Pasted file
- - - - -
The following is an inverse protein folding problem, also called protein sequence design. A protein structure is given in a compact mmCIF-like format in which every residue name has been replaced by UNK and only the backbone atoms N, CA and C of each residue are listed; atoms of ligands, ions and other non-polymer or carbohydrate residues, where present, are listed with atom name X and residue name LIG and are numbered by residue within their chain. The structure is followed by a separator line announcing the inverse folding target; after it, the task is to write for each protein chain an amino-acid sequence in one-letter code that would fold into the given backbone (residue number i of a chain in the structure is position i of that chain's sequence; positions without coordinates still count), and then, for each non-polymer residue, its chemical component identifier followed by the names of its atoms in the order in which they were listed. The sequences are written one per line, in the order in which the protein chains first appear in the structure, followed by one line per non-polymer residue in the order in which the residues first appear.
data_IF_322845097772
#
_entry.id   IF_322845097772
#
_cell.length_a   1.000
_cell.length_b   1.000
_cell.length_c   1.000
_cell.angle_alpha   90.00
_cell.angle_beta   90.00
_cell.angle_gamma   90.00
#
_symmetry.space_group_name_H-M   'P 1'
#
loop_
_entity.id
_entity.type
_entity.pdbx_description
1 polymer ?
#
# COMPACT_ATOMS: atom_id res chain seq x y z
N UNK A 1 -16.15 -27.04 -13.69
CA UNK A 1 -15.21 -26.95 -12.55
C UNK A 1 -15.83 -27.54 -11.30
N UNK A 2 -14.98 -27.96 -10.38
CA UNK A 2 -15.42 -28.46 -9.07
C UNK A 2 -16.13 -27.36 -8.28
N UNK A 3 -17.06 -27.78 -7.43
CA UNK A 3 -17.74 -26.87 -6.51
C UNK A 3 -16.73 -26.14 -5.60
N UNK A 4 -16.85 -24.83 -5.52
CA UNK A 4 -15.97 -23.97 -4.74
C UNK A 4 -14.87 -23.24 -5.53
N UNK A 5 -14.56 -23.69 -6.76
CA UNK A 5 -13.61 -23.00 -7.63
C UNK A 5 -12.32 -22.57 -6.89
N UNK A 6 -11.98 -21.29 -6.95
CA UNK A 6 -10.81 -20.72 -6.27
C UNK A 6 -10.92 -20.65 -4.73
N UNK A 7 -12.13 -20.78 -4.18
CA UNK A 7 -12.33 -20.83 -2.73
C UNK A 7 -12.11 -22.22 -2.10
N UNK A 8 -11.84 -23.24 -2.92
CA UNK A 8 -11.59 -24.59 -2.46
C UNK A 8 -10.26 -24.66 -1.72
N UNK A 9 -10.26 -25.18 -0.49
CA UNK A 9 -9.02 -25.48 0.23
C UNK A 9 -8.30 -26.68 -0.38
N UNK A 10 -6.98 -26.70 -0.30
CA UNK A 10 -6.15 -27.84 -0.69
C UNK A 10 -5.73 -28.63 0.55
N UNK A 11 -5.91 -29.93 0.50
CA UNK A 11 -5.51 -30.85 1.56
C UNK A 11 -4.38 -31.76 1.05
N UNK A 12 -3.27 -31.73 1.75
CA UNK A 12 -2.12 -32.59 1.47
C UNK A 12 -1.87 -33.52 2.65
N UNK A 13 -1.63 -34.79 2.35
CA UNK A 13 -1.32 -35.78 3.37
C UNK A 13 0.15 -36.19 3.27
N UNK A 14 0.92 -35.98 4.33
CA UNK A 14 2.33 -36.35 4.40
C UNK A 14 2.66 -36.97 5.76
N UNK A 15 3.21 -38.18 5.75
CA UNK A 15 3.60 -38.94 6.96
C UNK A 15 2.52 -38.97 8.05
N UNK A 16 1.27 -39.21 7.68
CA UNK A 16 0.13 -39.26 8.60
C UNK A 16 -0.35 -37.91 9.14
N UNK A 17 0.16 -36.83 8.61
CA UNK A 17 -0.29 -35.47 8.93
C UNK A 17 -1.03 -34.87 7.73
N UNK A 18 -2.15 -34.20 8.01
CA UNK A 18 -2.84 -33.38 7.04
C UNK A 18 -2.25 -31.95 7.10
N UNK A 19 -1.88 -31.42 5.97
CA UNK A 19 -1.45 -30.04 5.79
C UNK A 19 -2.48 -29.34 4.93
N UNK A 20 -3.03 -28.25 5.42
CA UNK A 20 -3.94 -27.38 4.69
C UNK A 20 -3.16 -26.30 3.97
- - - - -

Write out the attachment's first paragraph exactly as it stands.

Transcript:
The following is an inverse protein folding problem, also called protein sequence design. A protein structure is given in a compact mmCIF-like format in which every residue name has been replaced by UNK and only the backbone atoms N, CA and C of each residue are listed; atoms of ligands, ions and other non-polymer or carbohydrate residues, where present, are listed with atom name X and residue name LIG and are numbered by residue within their chain. The structure is followed by a separator line announcing the inverse folding target; after it, the task is to write for each protein chain an amino-acid sequence in one-letter code that would fold into the given backbone (residue number i of a chain in the structure is position i of that chain's sequence; positions without coordinates still count), and then, for each non-polymer residue, its chemical component identifier followed by the names of its atoms in the order in which they were listed. The sequences are written one per line, in the order in which the protein chains first appear in the structure, followed by one line per non-polymer residue in the order in which the residues first appear.